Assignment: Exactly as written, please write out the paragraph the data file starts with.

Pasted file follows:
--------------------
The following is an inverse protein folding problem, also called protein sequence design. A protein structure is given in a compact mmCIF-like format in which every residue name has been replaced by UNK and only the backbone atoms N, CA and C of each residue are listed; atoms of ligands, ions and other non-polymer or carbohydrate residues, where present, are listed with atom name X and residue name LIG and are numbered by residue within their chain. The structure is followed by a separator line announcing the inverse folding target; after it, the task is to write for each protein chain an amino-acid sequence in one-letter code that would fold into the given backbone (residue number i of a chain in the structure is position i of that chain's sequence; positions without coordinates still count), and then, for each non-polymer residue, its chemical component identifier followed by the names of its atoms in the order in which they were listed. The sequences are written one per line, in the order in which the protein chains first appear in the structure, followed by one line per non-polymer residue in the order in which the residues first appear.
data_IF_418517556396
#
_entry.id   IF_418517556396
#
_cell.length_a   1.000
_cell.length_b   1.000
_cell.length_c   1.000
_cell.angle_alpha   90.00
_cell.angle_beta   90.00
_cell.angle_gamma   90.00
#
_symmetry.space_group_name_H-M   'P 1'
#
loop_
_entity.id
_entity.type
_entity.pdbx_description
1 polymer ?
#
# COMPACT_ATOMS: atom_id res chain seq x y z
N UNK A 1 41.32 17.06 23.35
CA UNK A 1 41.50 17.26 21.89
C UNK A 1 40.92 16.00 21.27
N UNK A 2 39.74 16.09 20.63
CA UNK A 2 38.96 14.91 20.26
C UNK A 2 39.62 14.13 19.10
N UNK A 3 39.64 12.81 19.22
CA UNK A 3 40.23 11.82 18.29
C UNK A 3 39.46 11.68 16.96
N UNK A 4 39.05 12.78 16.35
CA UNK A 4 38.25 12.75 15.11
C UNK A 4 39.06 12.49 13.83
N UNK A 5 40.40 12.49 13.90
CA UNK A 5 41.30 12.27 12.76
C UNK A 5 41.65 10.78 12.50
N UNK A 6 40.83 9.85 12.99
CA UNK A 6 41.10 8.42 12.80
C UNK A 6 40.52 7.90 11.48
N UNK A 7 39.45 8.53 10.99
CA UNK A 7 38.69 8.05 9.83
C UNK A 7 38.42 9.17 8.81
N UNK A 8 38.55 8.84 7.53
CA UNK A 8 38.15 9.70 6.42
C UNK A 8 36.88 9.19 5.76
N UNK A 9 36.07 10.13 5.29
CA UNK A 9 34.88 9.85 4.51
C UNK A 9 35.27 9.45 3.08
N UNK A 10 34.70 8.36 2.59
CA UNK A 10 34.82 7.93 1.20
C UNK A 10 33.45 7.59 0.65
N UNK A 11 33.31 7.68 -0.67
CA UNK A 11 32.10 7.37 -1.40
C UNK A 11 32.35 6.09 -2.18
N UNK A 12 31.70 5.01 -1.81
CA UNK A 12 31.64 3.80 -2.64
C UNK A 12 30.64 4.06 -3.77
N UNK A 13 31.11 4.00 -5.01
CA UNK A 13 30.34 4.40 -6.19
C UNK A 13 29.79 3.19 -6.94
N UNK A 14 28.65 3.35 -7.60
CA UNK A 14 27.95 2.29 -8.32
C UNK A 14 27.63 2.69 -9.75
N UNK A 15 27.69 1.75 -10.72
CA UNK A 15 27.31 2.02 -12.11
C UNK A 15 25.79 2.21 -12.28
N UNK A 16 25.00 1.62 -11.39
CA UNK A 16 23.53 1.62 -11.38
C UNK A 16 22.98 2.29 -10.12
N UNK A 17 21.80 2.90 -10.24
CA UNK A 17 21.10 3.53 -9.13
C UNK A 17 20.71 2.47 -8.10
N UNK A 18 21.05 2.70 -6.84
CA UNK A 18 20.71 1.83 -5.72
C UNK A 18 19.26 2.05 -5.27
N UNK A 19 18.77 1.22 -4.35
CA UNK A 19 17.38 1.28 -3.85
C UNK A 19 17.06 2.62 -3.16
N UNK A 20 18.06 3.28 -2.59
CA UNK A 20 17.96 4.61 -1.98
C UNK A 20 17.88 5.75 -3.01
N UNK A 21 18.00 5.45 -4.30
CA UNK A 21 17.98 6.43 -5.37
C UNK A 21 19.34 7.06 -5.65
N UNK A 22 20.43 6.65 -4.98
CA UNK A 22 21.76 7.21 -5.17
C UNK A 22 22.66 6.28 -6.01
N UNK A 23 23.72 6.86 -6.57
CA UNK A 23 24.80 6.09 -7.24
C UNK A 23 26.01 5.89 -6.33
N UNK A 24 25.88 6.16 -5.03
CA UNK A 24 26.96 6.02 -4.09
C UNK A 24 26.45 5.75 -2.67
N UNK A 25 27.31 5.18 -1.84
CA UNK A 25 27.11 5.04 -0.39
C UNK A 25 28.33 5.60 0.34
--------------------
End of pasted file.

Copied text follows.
The following is an inverse protein folding problem, also called protein sequence design. A protein structure is given in a compact mmCIF-like format in which every residue name has been replaced by UNK and only the backbone atoms N, CA and C of each residue are listed; atoms of ligands, ions and other non-polymer or carbohydrate residues, where present, are listed with atom name X and residue name LIG and are numbered by residue within their chain. The structure is followed by a separator line announcing the inverse folding target; after it, the task is to write for each protein chain an amino-acid sequence in one-letter code that would fold into the given backbone (residue number i of a chain in the structure is position i of that chain's sequence; positions without coordinates still count), and then, for each non-polymer residue, its chemical component identifier followed by the names of its atoms in the order in which they were listed. The sequences are written one per line, in the order in which the protein chains first appear in the structure, followed by one line per non-polymer residue in the order in which the residues first appear.